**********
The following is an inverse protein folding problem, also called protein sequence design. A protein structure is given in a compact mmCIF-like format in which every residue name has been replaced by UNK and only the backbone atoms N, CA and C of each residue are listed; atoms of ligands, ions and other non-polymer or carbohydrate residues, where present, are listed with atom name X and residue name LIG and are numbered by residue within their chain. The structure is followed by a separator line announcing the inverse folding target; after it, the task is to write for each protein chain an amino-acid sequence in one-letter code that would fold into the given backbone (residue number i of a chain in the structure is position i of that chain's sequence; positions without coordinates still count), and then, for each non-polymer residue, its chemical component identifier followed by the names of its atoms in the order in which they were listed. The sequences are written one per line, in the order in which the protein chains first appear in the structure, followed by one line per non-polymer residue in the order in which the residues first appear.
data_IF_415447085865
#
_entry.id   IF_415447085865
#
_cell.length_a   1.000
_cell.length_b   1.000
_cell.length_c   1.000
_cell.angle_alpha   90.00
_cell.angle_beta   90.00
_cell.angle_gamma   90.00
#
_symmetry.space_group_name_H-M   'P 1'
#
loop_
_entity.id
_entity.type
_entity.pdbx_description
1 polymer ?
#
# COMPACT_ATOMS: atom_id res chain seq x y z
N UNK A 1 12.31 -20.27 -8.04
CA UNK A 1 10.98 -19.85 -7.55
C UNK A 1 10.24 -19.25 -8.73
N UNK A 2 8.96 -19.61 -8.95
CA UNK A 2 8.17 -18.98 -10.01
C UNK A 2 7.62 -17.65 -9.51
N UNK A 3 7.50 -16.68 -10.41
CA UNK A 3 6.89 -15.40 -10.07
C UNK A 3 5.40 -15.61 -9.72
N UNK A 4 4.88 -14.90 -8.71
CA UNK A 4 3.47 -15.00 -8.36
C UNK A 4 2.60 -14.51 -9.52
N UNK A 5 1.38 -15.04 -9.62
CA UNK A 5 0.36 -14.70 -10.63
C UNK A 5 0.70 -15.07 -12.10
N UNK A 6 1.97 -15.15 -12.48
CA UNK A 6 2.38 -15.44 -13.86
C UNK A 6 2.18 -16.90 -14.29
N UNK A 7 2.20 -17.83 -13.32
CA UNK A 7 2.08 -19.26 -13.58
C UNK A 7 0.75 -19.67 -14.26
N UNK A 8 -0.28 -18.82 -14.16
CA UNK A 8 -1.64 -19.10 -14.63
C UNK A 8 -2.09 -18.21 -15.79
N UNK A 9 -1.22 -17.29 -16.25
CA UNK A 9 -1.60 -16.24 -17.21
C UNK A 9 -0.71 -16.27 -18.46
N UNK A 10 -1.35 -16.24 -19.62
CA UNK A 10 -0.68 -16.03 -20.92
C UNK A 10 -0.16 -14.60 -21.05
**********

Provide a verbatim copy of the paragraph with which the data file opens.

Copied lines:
The following is an inverse protein folding problem, also called protein sequence design. A protein structure is given in a compact mmCIF-like format in which every residue name has been replaced by UNK and only the backbone atoms N, CA and C of each residue are listed; atoms of ligands, ions and other non-polymer or carbohydrate residues, where present, are listed with atom name X and residue name LIG and are numbered by residue within their chain. The structure is followed by a separator line announcing the inverse folding target; after it, the task is to write for each protein chain an amino-acid sequence in one-letter code that would fold into the given backbone (residue number i of a chain in the structure is position i of that chain's sequence; positions without coordinates still count), and then, for each non-polymer residue, its chemical component identifier followed by the names of its atoms in the order in which they were listed. The sequences are written one per line, in the order in which the protein chains first appear in the structure, followed by one line per non-polymer residue in the order in which the residues first appear.